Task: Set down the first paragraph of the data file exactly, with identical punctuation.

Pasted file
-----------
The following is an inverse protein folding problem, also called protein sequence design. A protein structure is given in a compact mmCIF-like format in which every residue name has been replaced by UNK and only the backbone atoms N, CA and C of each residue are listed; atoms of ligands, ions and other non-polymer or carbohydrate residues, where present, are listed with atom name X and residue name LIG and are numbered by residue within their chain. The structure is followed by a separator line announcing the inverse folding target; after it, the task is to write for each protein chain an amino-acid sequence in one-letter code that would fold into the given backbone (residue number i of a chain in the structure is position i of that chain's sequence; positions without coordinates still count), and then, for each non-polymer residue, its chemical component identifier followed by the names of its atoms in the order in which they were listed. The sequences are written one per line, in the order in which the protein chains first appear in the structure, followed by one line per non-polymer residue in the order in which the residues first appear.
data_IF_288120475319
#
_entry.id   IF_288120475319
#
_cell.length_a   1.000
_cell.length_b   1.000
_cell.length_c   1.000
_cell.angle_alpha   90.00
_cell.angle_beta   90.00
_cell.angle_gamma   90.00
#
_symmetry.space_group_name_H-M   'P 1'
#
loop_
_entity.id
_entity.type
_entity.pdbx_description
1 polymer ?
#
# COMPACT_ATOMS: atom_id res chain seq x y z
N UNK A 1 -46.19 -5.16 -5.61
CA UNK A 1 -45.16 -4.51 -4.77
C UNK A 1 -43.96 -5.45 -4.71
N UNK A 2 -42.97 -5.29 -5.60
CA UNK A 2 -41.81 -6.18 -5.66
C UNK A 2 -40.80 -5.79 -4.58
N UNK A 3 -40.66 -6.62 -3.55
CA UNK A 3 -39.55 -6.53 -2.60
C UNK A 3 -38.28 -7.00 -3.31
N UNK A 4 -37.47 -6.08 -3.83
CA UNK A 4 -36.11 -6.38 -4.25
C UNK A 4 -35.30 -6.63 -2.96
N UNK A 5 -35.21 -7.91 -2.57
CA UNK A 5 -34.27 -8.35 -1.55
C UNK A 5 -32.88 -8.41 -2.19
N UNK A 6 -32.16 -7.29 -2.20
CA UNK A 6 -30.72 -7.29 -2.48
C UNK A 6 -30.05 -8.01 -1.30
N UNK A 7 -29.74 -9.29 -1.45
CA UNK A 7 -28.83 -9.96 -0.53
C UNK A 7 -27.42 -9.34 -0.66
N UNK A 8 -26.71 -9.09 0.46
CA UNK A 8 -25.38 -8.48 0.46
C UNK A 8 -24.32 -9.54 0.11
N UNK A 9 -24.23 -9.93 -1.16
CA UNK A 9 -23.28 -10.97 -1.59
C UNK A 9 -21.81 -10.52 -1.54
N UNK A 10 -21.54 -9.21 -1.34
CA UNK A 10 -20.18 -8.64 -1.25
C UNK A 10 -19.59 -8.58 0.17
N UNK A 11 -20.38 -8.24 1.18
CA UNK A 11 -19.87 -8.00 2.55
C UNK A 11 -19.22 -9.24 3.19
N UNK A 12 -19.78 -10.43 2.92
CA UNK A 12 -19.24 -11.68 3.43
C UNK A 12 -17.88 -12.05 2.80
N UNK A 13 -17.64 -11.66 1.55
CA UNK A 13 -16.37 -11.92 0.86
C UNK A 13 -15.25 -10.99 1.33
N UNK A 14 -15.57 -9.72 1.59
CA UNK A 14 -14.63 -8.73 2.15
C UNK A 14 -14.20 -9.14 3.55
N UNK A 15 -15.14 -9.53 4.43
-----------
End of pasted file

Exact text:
The following is an inverse protein folding problem, also called protein sequence design. A protein structure is given in a compact mmCIF-like format in which every residue name has been replaced by UNK and only the backbone atoms N, CA and C of each residue are listed; atoms of ligands, ions and other non-polymer or carbohydrate residues, where present, are listed with atom name X and residue name LIG and are numbered by residue within their chain. The structure is followed by a separator line announcing the inverse folding target; after it, the task is to write for each protein chain an amino-acid sequence in one-letter code that would fold into the given backbone (residue number i of a chain in the structure is position i of that chain's sequence; positions without coordinates still count), and then, for each non-polymer residue, its chemical component identifier followed by the names of its atoms in the order in which they were listed. The sequences are written one per line, in the order in which the protein chains first appear in the structure, followed by one line per non-polymer residue in the order in which the residues first appear.